BrodexTrident Blog

How Often Do My TMV’s Need Servicing?


Before we address this all-important question, we need to remind ourselves of exactly what a TMV is and the role it plays in the fight against the proliferation of legionella bacteria. A thermostatic mixing valve (or TMV for short) is a dedicated means by which the end user can control water temperatures for their water outlets, be it in a domestic or commercial setting. Essentially it’s a device which automatically mixes hot and cold water so as to create a temperature-controlled flow for baths, showers and any other user-friendly water source found within a property. Predominantly a TMV is designed and manufactured to minimise the risks presented by scalding water, and is particular useful when said water outlets are frequented by the elderly or very young, by and large.

Traditionally fitted in very close proximity to, or indeed, at, these aforementioned water outlets, TMVs are located in such a way so as to blend the water at a physical juncture prior to expulsion from a tap, shower head or faucet; and at which point it comes into direct contact with individuals. As you’d expect, there is a raft of vital guidelines which determine just how these key valves should be both installed and routinely maintained thereafter, to ensure risks of contamination are drastically reduced from the outset. One of the most dangerous of these bacterial threats is that posed by the presence of Legionella in water systems; which statistics and experience tells us flourishes when water storage temperatures fluctuate between a range of 20 and 45ºC, yet is eliminated from the equation when the thermometer exceeds 60 ºC.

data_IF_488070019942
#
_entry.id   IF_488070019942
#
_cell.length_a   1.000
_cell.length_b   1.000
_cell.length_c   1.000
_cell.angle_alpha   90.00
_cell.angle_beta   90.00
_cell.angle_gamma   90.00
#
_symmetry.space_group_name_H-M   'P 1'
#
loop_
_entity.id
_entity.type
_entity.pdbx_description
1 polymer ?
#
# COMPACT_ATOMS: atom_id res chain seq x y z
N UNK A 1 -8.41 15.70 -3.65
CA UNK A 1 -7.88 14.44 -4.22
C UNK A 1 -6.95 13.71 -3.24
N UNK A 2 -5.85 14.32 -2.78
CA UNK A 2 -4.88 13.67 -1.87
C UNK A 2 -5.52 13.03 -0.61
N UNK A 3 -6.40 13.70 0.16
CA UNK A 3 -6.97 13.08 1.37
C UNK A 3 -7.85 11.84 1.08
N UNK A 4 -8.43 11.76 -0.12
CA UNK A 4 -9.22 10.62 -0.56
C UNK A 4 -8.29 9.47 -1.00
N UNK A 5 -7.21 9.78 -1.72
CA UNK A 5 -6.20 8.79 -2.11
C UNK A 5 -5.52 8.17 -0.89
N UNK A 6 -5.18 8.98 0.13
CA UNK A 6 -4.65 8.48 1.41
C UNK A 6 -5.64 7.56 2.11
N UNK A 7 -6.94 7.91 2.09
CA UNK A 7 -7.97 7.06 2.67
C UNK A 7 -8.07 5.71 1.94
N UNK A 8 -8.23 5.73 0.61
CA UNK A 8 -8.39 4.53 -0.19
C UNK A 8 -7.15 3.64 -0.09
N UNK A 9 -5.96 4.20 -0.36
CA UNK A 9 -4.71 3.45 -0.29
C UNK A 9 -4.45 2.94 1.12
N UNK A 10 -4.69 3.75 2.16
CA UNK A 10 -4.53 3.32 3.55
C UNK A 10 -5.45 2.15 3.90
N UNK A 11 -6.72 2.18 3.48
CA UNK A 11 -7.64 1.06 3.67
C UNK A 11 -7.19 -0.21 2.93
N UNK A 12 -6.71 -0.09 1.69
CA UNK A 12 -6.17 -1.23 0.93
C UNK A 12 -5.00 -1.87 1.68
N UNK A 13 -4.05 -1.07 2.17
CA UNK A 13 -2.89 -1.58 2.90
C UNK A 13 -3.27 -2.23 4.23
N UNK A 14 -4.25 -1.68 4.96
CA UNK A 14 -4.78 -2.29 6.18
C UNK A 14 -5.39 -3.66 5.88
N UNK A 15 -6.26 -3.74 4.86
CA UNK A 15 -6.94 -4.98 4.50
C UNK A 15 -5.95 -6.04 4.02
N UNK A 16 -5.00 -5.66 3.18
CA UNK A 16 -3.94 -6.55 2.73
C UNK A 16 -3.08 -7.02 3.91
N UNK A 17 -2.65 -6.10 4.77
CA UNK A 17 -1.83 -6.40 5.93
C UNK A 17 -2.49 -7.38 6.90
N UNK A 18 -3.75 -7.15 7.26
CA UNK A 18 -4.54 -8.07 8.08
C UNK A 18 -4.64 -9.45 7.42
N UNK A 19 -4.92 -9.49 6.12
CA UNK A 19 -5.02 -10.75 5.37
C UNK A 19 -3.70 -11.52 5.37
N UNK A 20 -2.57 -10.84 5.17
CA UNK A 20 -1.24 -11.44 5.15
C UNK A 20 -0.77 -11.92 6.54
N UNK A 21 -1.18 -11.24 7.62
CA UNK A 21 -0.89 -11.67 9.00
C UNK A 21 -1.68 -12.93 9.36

How Does a TMV Actually Work in Reality?

From a purely technical perspective, TMVs tend to operate in the following way;

  • The optimum water temperature is determined and then pre-set by the installer
  • Effectively hot and cold water enters the valve
  • Said valve subsequently expands and contracts, courtesy of a thermal element which works away behind the scenes
  • Opening and closing the side valves feeding the hot and cold water, this resultant action perpetuates the fusing together of the right volumes until such time as the desired (and pre-set) temperatures are acknowledged by the system


TMVs Offer Consistent Protection against Risk of Legionella and Scalding

That being said, another imminent danger to those susceptible arises once water temperatures (in relation to hand-washing, showering and bathing, etc) increase upwards of 50 ºC, with a very short window of time before a person is exposed to the potential for suffering serious scalding and/or burns to the skin once they come into contact with the extremely hot water. While these core temperatures eliminate the latent threat of legionella, any delivery of water via a tap or shower at these figures might result in serious health consequences. Which is precisely where and why TMVs come into play.